Cheryl Mills, the former chief of staff at the State Department, partly blamed the Benghazi terrorist attack for former Secretary Hillary Clinton failing to turn over her emails as she left office in 2013, saying there was “a lot going on” that distracted them from fulfilling their obligations under open records laws.
Ms. Mills, in sworn testimony ordered by a federal judge taken last week and released Tuesday, said Mrs. Clinton and her team were occupied with too many other things to think about going through their official records and making sure they remained with the department — a requirement of multiple federal laws and agency policies.
Among those were Mrs. Clinton’s upcoming departure from office and the September 2012 attack that cost the life of Ambassador J. Christopher Stevens and three other Americans.
“The secretary was not only transitioning, there had been a — we had lost our first ambassador in quite some time, and we were stepping through the sets of issues associated with that. And she, too, had fallen ill, and there — and there had been a period of time where we were obviously navigating a whole set of issues in that space,” Ms. Mills said. “So I don’t know that this was something that I focused on, and certainly I wish I had.”
Blaming the Benghazi attack is a striking explanation, given that it was the 2012 attack — and the congressional probe into it — that first exposed Mrs. Clinton’s use of a secret email account tied to a server kept at her home in New York.
Ms. Mills said she can’t even remember if she and Mrs. Clinton talked about how to secure and store her emails as they left office together.
Instead, Ms. Mills said she assumed the messages Mrs. Clinton sent to other State Department employees were being captured in those underlings’ accounts.
“Obviously, I’ve come to learn that that’s not the case,” Ms. Mills said under questioning by Judicial Watch, a conservative law firm that won the right to depose Ms. Mills and other top Clinton aides.
Ms. Mills at some points refused to answer questions about the email server, saying she learned the details after she and Mrs. Clinton left the State Department. Ms. Mills said, as a lawyer, she was tapped by Mrs. Clinton to represent her in reviewing the emails, so she cannot be made to testify about those decisions under attorney-client privilege.
A number of other questions were also deemed out of bounds by the Obama administration’s lawyers and by Ms. Mills’ own lawyer, Beth A. Wilkinson.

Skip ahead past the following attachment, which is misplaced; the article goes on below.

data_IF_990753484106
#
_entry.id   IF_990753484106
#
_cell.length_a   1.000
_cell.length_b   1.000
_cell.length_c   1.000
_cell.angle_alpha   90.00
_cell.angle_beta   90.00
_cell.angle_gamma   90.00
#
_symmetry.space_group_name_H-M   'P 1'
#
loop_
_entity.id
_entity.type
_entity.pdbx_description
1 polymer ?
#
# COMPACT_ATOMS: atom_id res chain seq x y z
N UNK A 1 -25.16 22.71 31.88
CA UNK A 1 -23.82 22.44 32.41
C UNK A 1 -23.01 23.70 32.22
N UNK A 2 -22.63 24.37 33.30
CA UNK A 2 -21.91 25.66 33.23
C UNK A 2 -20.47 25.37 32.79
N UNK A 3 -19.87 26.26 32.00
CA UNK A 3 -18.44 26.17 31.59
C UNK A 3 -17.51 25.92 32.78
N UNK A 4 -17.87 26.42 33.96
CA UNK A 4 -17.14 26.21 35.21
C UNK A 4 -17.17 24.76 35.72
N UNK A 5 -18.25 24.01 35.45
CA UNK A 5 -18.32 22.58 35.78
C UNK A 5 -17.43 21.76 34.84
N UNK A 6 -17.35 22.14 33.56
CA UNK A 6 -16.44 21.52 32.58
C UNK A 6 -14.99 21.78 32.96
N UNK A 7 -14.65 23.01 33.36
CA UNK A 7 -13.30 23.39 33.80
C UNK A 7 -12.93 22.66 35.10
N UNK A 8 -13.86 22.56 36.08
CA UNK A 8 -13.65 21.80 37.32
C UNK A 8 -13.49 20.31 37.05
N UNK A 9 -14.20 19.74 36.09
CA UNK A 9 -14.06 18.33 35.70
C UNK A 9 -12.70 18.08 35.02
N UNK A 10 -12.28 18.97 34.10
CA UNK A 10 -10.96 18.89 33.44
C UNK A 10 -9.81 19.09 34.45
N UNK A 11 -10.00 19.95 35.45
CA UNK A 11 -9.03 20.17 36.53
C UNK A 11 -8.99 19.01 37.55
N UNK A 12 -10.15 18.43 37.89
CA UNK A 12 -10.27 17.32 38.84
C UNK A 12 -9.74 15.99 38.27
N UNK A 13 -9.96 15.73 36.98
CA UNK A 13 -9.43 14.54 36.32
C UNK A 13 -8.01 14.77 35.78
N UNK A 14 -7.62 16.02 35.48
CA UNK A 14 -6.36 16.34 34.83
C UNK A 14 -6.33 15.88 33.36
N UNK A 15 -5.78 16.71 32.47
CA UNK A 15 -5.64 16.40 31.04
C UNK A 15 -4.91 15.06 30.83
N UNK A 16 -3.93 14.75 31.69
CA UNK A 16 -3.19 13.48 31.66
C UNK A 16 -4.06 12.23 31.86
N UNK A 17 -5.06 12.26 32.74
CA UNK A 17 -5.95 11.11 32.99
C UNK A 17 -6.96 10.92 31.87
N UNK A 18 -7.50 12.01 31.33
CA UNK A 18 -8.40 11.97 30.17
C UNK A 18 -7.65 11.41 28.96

Ms. Mills has been a longtime confidante of Mrs. Clinton’s, and was her chief of staff during four years at the State Department. But Ms. Mills portrayed herself as disconnected from Mrs. Clinton’s decision-making about her email use.
The department’s inspector general concluded in a report sent to Congress last week that Mrs. Clinton broke department policies on both storage of her official records and on failing to report potential hacking into her email server. Mrs. Clinton had insisted what she did was allowed under department rules, but the investigation flatly rejected that — going so far as to determine that she didn’t ever get approval for the odd arrangement.
While other former secretaries helped out with the investigation, neither Mrs. Clinton nor her top aides, including Ms. Mills, cooperated.
But Ms. Mills and other top aides are testifying at depositions from Judicial Watch, which won an unusual order of discovery from a federal judge troubled by how the Clinton emails were handled.
In her testimony Friday, which lasted nearly seven hours, Ms. Mills admitted she emailed Mrs. Clinton from her own personal address at times — messages that would likely not have been stored in the State Department’s system — but repeatedly said she couldn’t remember any conversations with Mrs. Clinton about their obligations under the law.
“I don’t think I reflected on were there occasions where there might still be something with respect to a personal email where someone had either emailed me, or I had responded back, or the system had been down and we ultimately needed to use it — that there was information that hadn’t been captured. And I wish it had,” Ms. Mills said.